CLEVELAND -- The Curse, as it were, survived in this city long enough that credit for killing it is something valuable, albeit not tangible. That credit clearly tends to go to LeBron James and his band of Cavaliers, who won the NBA title in June to bring a once-woebegone sporting populace its first major professional title in 52 years. The Indians, with their entry to a World Series that begins Tuesday night at Progressive Field, hope to follow in LeBron's size-15 footsteps.
But there's another guy, a former ballplayer and a rabid fan of the American League champions, who believes he is responsible for knocking down the first domino, for changing the mojo around here. And disagreeing with this dude does not seem a particularly wise course of action, because he also just so happens to be the 6-foot-4, 240-pound heavyweight champion of UFC.
Hey, there's basis for the belief. While Cleveland did have its technical titles in the past (how dare you forget the Cleveland Crunch won three National Premier Soccer League titles in the 1990s?), it's actually kind of crazy how much has happened since Miocic's first-round knockout of Fabricio Werdum at UFC 198 in Curitiba, Brazil, back on May 14.
Four weeks later, the Lake Erie Monsters, who, like the Cavs, play their home games next door to Progressive Field at Quicken Loans Arena, won their first Calder Cup -- the championship of the American Hockey League -- with a 1-0 overtime victory over the legendary Hershey Bears.
Eight days after that, the Cavaliers completed their climb from a 3-1 hole against the 73-win Golden State Warriors to finish off the NBA Finals.
And four months after that, the Indians beat the Blue Jays at Rogers Centre to seal their first AL pennant in 19 years.
Maybe it took a man with the physical strength and stamina of Stipe to punch, kick or otherwise fell the first domino.
"You know what, man," Miocic said on Friday, "I'm just happy the city has something to be proud of. The Cavs, the Indians, the Monsters. It just shows that we are the land of champions."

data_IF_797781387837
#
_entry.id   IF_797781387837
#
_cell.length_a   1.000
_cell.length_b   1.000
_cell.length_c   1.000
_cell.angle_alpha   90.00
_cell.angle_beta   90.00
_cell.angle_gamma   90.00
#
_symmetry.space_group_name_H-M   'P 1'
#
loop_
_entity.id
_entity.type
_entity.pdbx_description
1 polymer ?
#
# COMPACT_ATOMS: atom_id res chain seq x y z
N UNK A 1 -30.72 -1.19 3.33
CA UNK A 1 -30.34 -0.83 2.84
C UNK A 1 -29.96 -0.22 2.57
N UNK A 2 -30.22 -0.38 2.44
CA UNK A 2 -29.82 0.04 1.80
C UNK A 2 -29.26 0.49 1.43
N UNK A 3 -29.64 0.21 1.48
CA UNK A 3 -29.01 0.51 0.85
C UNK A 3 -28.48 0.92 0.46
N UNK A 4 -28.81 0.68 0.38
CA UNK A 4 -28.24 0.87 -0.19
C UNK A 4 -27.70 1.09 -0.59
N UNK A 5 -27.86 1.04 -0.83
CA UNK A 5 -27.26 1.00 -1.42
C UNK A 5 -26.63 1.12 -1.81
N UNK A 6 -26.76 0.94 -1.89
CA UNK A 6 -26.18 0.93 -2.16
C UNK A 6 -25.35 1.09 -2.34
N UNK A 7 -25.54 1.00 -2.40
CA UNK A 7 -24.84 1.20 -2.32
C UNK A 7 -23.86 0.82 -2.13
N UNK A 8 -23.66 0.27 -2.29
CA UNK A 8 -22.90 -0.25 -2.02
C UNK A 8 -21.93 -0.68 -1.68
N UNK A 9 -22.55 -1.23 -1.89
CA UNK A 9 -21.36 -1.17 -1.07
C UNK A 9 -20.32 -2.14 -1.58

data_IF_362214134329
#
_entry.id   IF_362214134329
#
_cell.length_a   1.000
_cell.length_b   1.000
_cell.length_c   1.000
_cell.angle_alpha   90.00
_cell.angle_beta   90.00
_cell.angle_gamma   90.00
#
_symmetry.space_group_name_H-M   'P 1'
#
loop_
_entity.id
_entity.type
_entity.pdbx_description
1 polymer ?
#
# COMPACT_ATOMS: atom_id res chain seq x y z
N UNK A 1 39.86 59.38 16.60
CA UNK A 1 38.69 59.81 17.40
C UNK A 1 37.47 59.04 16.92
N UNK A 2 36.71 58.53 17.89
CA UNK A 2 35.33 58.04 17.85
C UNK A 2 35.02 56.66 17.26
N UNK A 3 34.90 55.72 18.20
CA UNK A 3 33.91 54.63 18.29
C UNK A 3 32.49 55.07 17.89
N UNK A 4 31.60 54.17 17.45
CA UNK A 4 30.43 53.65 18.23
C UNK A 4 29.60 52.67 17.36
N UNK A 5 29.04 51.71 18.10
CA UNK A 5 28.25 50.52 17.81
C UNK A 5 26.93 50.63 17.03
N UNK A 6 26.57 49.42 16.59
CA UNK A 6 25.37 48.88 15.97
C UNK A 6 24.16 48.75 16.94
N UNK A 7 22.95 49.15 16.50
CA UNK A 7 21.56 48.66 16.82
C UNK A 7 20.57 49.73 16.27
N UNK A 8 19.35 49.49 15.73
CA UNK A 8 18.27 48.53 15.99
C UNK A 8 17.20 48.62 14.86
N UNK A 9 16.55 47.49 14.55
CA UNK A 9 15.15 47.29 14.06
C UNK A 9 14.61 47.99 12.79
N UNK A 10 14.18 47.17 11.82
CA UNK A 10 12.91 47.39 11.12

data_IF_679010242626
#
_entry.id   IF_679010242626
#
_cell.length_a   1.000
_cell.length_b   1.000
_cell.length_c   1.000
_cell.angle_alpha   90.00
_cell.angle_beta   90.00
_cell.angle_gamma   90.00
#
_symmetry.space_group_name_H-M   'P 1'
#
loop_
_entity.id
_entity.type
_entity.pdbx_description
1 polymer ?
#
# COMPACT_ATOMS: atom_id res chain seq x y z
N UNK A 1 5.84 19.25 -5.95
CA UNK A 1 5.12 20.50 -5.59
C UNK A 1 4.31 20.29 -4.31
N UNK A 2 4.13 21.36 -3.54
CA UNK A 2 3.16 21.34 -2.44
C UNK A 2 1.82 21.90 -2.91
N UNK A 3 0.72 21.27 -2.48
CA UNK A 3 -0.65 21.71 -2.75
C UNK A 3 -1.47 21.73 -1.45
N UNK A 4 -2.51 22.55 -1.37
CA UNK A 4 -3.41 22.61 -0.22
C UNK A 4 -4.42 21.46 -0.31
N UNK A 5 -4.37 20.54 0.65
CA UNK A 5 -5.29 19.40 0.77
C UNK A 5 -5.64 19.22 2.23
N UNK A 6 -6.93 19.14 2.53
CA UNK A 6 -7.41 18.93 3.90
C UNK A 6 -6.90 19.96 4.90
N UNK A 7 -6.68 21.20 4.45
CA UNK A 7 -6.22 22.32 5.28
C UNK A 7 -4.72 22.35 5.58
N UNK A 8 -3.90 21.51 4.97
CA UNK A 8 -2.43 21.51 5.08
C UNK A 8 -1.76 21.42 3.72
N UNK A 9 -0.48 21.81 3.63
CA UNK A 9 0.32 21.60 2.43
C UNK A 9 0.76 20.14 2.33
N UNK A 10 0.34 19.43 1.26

Miocic was like about 20,000 other Clevelanders in that he planned to attend Tuesday's Opening Night of the Cavaliers' 2016-17 schedule at The Q, where they will receive their championship rings.
Now, Miocic is hoping to see a bit of the basketball before catching the Fall Classic, where his buddy Gomes and the boys will be trying to end an organizational curse of 68 years without a World Series title.
"It's kind of crazy," Miocic said. "Of course I'm biased, because Yan is my dude, my favorite player, but all these other guys are hurt and we're still just plugging away and beating teams. No one cared about us at the beginning of the year. They might have picked us to win the division, but they didn't really think anything of it. Usually, we play pretty good in the first half, maybe .500. But this year, they were tearing it up the whole time, and they're just wrecking it right now."
There was a time when Miocic, 34, could see himself in the World Series in his wildest athletic dreams. He was a ballplayer at Eastlake North High School and at Cleveland State University and Trevecca Nazarene University.
"I could hit the [heck] out of the ball," he said, "but it's just never-ending line drives. I can't get lift. I think I swing too level."
Miocic did get a hold of one at Progressive. Shortly after he won the title, Miocic took BP with the Tribe and hit one over the 19-foot-wall in left -- his second knockout in less than a week.
"That was a dream come true for him," Gomes said. "He felt like one of us."
Miocic remembered the experience a little differently.
"I was terrified," he said with a laugh. "But those guys were just awesome cheering me on, and I finally got a hold of one."
"He's true, true Cleveland," Gomes said. "I think that's one of the reasons we became such good friends, because he was a big fan of what we're doing here. This is what his first dream and passion was. But I don't think he understood how big of a fan I am of what he does."
Miocic and Gomes first met a few years back, at another one of Miocic's visits to the ballpark when he was fighting in the Road to the Octagon in Cleveland. They hit it off, despite the fact that Gomes happened to be wearing a T-shirt representing his native Brazil that day and Miocic was scheduled to fight a guy from Brazil.
Gomes has attended several of Miocic's fights, and Miocic was there for Game 1 of the AL Championship Series and will be back again for the World Series. The two text constantly. Gomes has had a tough year, and he's taken a back seat to Roberto Perez on account of the injuries he's endured this season. But when Gomes hit the home run -- in his first at-bat back from the DL -- that helped the Indians clinch home-field advantage throughout the playoffs on the last day of the regular season, nobody was happier for him than Miocic.
"I'm always telling my wife to be quiet because I'm watching Yan bat," Miocic said. "She's so over it. She's like, 'You talk to him every day!'"
Miocic has been glued to every moment of the postseason. When a friend's wedding coincided with Game 2 of the ALCS, he tracked all the action on his phone.
"It's absolutely amazing," Miocic said. "It's a city that deserves it. It's just been so long, and finally, the year 2016 shows what our city is all about."
Just don't forget who knocked down that first domino.
Anthony Castrovince has been a reporter for MLB.com since 2004. Read his columns and follow him on Twitter at @Castrovince. This story was not subject to the approval of Major League Baseball or its clubs.